Of course there are many other aspects of communication in the workplace that I haven’t gone into here, but one of the most important things to remember is that effective communication is essential to every job out there, whether you’re working from home, a part time job, or are in your full time career. Stay positive in your job, listen, and make yourself heard where appropriate, and you will be off to the right start when it comes to effective communication in the workplace.
Posted by Erik Even on Aug 13, 2009 in Employment
Some are from the Internet, and some are from my mind alone: the Top 13 Excuses for Being Late to Work:
13. My Mom didn’t wake me up on time. She doesn’t like to come into the basement.
12. Starbucks was out of caramel macchiato syrup. So I went home.
11. When I woke up the morning, I was still tied to the bed and the whore was gone.
10. My left turn signal was out, so I had to make all right turns to get to work.
9. I’m [insert religion here], and we don’t recognize Daylight Savings Time. We call it “Daylight Satan’s Time.”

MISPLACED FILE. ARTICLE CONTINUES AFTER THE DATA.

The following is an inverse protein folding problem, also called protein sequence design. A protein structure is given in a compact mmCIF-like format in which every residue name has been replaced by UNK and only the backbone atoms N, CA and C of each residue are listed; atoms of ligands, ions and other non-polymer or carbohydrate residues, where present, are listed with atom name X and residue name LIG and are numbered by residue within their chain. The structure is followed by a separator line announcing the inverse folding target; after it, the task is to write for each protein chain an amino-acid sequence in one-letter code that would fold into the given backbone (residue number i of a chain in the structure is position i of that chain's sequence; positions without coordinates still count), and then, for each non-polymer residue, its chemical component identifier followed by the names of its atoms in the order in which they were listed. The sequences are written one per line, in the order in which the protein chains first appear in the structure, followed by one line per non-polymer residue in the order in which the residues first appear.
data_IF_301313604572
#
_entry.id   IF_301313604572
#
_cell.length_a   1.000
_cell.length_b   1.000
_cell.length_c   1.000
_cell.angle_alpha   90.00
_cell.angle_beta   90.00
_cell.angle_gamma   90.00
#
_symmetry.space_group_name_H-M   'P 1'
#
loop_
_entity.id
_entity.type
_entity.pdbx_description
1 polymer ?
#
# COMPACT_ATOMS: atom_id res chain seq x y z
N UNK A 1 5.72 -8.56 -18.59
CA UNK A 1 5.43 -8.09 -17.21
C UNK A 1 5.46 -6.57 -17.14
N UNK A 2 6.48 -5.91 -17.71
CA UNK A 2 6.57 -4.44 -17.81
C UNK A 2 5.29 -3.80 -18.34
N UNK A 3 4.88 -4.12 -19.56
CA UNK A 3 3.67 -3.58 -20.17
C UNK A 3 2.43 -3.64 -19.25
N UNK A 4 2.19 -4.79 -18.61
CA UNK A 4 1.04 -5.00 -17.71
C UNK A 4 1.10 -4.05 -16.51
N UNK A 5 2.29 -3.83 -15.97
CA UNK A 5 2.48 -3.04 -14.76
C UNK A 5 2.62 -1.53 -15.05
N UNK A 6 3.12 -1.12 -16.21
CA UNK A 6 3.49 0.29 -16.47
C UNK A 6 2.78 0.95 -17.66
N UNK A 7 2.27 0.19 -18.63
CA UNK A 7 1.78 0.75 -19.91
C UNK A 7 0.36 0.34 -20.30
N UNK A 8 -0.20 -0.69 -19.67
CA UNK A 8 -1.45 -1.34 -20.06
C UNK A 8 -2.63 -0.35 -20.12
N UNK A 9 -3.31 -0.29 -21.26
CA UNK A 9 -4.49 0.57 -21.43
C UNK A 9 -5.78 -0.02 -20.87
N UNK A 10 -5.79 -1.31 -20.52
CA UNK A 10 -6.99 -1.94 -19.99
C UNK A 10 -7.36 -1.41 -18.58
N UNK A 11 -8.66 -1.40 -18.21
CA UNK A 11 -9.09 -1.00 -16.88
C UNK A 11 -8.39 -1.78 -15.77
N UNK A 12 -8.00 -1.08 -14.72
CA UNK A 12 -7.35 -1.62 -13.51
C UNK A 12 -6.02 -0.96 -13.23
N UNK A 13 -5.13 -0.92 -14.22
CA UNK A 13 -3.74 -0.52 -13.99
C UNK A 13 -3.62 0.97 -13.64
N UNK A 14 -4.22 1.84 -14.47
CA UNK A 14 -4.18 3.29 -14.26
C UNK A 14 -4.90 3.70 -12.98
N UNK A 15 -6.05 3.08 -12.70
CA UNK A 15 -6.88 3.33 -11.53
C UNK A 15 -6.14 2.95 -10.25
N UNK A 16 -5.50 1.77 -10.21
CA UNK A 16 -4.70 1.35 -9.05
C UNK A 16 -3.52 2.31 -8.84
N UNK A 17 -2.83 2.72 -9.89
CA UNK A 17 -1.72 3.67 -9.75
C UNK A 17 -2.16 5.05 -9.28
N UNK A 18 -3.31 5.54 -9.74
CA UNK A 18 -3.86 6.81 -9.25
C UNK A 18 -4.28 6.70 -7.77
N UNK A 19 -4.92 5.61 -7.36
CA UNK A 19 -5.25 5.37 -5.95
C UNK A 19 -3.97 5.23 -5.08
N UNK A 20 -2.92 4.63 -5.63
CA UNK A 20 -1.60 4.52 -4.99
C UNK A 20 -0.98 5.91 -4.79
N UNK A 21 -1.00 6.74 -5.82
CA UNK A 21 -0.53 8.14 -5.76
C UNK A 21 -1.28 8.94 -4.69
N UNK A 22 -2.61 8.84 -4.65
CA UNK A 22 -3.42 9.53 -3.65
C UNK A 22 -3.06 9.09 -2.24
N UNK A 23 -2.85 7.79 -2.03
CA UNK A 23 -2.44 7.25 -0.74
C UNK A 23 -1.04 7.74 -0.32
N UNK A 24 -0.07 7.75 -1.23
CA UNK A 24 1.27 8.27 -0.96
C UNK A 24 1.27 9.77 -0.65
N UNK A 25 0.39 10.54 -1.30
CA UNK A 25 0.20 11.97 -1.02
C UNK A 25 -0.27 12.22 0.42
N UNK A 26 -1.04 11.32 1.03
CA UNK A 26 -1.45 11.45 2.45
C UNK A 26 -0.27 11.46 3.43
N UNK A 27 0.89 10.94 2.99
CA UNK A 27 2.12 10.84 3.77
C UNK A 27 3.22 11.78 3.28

8. I had a headache and did not want to give it to anyone else.
7. There was a parade, and Ferris Bueller was singing “Twist & Shout.”
6. This morning my wife was getting pregnant, and I wanted to be there.
5. I’m late because nothing’s more important to me than our beloved Alaska. In fact, I quit!
4. Sorry, I have the swine flu, and I had to stop and buy these surgical masks for everyone else in the office to wear.
3. I thought we had Columbus Day off.
2. Don’t oppress me with your White male notions of linear time!
1. I was late today because I was reading “late for work” excuses on my computer.
Got any better excuses? Let us know in the comments!
Posted by Erik Even on Aug 6, 2009 in Advice
I return now to my lone, quixotic campaign to help stop dumb people with business degrees from trying to sound smart by using heinous business jargon.
Plug-and-play. This term has a technical meaning we need not worry about here. Microsoft introduced the term as marketing jargon in the ’90s, to imply that you could plug a printer or modem into a Windows PC, and have it work automatically, without loading software or changing settings. You know, like a Mac. On rare occasions, Windows plug-and-play actually works.
Business folks use the term to mean a process or product that is easily initiated or installed, and that works right away. Now think — have you ever experienced such a thing? Of course you haven’t. It doesn’t exist.